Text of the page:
The truth is, I'm sick of people trivialising, joking about or mocking my illness. I'm sick of it not being taken seriously. I'm sick of people using the acronym 'OCD' to describe certain preferences like 'Oh, I'm so OCD, I always have to put my shoes in a straight line.' No. You're. Not. Try being in and out of hospitals since the age of 15. Try being on medication for nine years. Try washing your hands so much they're red raw and bleeding and look like those of an eighty-year-old woman. Try having such a comprehensive hand-washing routine that you lose hours every day just at the sink (I can't do it in two seconds like a 'normal' person. I have to open and close taps with my elbow, to avoid picking up other people's germs. I have to use so much foam, all over my hands and past my wrists, sometimes even all along my forearms up to my elbows, and wash underneath each nail six times, making sixty nail-washes in a single hand-washing. I have to rinse in very hot water until not a single bubble remains, and then shake them dry because I won't touch paper towels or communal towels. Getting out of toilets is a nightmare in itself since I absolutely cannot touch doors, so if it's a Push door I'll kick it open, and if it's Pull, I either wait for someone else to come along and sneak out behind them, or use a clean wipe which I then throw away. It's exhausting). Try not being able to go to certain places, like even visiting your own family, because of OCD. Try missing half of class because you have to get up and go wash your hands if you've touched something as innocent as a piece of paper which has thousands of germs because someone sneezed into their hand without a tissue or picked their nose before handing it to you and you don't want to pick up that bacteria. Try going through a pack of wipes every single day, a bar of soap every day. Try spending so long in the shower that your shower has had to be replaced twice in one year and the fuse has blown and the house nearly burnt down (the firefighters had to be called, and they told my mum and me to leave the house until they arrived, but I couldn't go out of the house since I'd had my shower for the night and would get contaminated with outdoor germs if I stepped outside. I said I'd rather risk a fire than have to have a forty-five minute shower again, and so I stayed in my room). Try arguing with your mother every single day, not because you don't love each other or have similar interests, but because OCD is tearing you apart. Try crying multiple times a day in particularly stressful periods and at worst, longing for death, just to be released from this monster in your mind, this curse that has taken over your life in every possible way. Try being ignored by your own family who were there for you every day when you had cancer because physical illness is 'legitimate' but when you're suffering with your mental health, ignore you as if not talking about it will make it go away, and don't even call to ask how you are or why you aren't visiting them, because they've given up on you faster than the NHS did and don't care that you're dying inside, that you're crying all the time because you miss them and worry you'll be alone forever. Try being so afraid of public bathrooms that using one saps you of your energy and takes five times longer than it does for an ordinary person. Try having stage 4 cancer and being on the brink of death but not caring about that, only caring that you're filthy because you don't have the strength to shower daily, you can't wash after a biopsy, you keep throwing up and can't shower after every time and you feel disgusting. Try having a bladder ruined for life and potentially damaged kidneys because the school toilets were so disgusting when you were younger (I'm talking about toilets flooded intentionally, filled with urine and faeces and blood, no soap, taps with layers of filth, even faeces on the walls because someone thought it would be hilarious to be a disgusting human being) that you would hold it in all day and not drink intentionally, and now you suffer from incontinence as a result of this damaged bladder and sometimes wet yourself and then feel even more disgusting. Try having a meltdown every time someone goes to shake your hand and you don't have the balls to say 'I'm sorry, I can't' and later you see that person not wash their hands after the toilet and be filthy generally and know that you have been infected because you accidentally touched your mouth before washing your hands after the handshake, so those germs are now inside you and the damage is done. Try not being able to borrow books from a library. Try having to always wash your hands after touching money, even a single coin. Try not being able to sit on the floor or the grass like every other human ever, or even put your belongings on the floor. Try being so paranoid that you smell of sweat that you use deodorant multiple times a day and damage the Ozone layer even though you care for the environment but could never be an environmentalist if that involves fewer showers and not using wipes or deodorant. Try lying in bed at night wondering how you'll get through the next day, or crying because nothing will be clean no matter how hard you try. (And I could go on.) Try all that, and then tell me you have 'Obsessive Christmas Disorder' or some other terrible joke or trivialisation of my illness.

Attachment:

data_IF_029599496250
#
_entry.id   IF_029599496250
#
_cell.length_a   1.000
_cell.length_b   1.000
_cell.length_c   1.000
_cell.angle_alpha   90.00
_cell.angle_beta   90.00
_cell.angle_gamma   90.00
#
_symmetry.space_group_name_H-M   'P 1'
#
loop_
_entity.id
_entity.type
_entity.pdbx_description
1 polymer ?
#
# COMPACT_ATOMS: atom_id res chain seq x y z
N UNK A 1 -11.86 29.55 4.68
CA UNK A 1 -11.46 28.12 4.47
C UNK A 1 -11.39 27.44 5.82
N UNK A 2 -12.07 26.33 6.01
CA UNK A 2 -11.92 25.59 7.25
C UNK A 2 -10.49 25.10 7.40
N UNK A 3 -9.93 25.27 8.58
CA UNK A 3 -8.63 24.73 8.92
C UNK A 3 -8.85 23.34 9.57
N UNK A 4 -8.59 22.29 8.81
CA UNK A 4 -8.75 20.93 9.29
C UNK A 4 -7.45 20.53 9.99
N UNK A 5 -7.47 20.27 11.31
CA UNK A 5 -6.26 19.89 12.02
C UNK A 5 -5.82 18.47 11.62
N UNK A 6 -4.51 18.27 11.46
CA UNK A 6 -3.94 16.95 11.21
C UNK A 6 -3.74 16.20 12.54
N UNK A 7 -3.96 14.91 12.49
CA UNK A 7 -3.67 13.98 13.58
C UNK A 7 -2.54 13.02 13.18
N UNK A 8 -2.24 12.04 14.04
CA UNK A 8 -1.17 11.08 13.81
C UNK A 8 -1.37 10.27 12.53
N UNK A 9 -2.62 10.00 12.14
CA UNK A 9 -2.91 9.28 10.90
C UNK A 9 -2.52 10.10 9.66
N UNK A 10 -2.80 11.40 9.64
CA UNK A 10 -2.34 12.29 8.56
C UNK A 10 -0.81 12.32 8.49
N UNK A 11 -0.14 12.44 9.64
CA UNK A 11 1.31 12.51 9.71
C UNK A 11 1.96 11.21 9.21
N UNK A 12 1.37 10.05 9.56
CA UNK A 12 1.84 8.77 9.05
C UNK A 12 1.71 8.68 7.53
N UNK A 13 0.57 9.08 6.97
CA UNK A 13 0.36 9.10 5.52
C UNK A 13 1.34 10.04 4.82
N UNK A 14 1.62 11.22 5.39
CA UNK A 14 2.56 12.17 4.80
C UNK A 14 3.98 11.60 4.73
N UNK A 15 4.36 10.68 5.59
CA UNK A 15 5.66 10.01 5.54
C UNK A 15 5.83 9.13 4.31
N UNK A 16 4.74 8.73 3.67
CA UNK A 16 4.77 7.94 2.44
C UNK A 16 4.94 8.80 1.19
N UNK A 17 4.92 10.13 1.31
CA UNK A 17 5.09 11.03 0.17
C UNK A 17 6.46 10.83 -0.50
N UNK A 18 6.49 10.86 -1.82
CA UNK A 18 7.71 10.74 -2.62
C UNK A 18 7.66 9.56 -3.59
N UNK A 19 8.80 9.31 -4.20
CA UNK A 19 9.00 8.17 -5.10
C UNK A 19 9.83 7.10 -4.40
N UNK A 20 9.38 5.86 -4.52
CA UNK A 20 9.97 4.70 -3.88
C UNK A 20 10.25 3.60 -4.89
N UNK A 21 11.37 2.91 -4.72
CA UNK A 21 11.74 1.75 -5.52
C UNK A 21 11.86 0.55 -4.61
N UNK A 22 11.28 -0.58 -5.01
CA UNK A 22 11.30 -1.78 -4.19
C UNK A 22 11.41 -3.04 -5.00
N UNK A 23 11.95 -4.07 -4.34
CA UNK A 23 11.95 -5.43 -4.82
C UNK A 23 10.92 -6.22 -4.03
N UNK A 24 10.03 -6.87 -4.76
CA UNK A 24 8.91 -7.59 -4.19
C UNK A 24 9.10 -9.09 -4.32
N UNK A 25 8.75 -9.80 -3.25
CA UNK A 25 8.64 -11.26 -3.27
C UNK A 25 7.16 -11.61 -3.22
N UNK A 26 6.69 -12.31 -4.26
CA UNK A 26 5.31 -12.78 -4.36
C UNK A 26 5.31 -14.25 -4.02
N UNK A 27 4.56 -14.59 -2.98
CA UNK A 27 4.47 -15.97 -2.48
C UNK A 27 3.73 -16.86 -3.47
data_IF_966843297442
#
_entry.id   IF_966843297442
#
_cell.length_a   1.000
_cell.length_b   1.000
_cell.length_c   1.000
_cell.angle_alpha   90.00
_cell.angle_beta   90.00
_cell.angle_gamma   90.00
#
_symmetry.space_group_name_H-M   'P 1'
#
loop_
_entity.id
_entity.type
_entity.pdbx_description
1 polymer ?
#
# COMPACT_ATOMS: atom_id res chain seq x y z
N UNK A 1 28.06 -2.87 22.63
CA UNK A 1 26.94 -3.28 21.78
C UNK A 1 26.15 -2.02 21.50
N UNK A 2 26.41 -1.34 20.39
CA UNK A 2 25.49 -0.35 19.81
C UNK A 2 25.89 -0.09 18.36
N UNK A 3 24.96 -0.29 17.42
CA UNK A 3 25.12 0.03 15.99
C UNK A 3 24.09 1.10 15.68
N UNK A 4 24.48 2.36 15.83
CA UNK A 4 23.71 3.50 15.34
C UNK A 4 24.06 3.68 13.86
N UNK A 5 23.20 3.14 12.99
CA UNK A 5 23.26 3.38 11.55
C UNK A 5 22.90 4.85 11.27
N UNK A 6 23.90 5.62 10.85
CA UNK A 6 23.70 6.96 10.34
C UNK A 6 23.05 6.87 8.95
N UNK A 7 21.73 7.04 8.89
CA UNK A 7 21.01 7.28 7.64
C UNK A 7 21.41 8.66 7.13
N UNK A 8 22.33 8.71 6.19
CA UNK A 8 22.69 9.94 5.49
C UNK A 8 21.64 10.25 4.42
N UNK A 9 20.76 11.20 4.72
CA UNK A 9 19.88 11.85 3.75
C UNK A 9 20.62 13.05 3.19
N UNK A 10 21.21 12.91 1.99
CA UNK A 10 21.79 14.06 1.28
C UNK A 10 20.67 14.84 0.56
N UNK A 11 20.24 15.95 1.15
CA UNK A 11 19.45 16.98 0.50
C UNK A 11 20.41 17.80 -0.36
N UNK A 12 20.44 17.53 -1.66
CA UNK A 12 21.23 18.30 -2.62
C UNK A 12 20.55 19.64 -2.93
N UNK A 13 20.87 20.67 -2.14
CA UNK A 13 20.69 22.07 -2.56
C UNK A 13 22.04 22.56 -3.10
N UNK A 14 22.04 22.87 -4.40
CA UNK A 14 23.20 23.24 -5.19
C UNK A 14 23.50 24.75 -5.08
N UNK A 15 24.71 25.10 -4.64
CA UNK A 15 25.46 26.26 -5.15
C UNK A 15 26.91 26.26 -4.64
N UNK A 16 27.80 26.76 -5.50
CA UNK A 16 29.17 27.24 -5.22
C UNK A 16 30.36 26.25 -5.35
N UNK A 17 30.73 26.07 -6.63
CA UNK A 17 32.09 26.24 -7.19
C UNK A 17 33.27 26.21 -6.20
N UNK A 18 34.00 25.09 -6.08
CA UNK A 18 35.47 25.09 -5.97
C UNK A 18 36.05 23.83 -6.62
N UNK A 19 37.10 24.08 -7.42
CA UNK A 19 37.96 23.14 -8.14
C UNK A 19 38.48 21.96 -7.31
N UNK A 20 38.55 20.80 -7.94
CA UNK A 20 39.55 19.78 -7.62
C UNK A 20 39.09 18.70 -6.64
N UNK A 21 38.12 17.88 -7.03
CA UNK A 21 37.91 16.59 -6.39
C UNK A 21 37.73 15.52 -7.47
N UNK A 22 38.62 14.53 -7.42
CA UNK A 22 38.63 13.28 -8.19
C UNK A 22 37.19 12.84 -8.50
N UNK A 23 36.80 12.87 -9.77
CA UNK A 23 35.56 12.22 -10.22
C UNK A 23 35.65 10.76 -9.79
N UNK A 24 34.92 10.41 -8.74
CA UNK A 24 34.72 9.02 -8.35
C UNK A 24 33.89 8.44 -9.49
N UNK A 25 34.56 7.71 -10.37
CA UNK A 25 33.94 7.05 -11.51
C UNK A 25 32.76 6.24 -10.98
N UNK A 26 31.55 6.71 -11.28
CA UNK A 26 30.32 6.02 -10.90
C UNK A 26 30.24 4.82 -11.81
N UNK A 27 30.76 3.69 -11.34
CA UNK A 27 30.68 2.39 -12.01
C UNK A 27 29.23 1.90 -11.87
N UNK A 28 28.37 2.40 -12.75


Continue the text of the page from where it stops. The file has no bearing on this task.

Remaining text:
And that's just my story. No doubt some fellow sufferers have it worse. No doubt some can't even leave the house (as I couldn't, some years ago, at one point.) No doubt some have ended it all because of the constant stress and suffering. And no, we can't just 'snap out of it'. If we could then of course we would. Nobody enjoys the suffering. I would love to have CBT but the NHS dumped me a long time ago.
Don't trivialise mental illnesses full stop. Or physical illnesses, for that matter. Think before you speak.Suggest a correction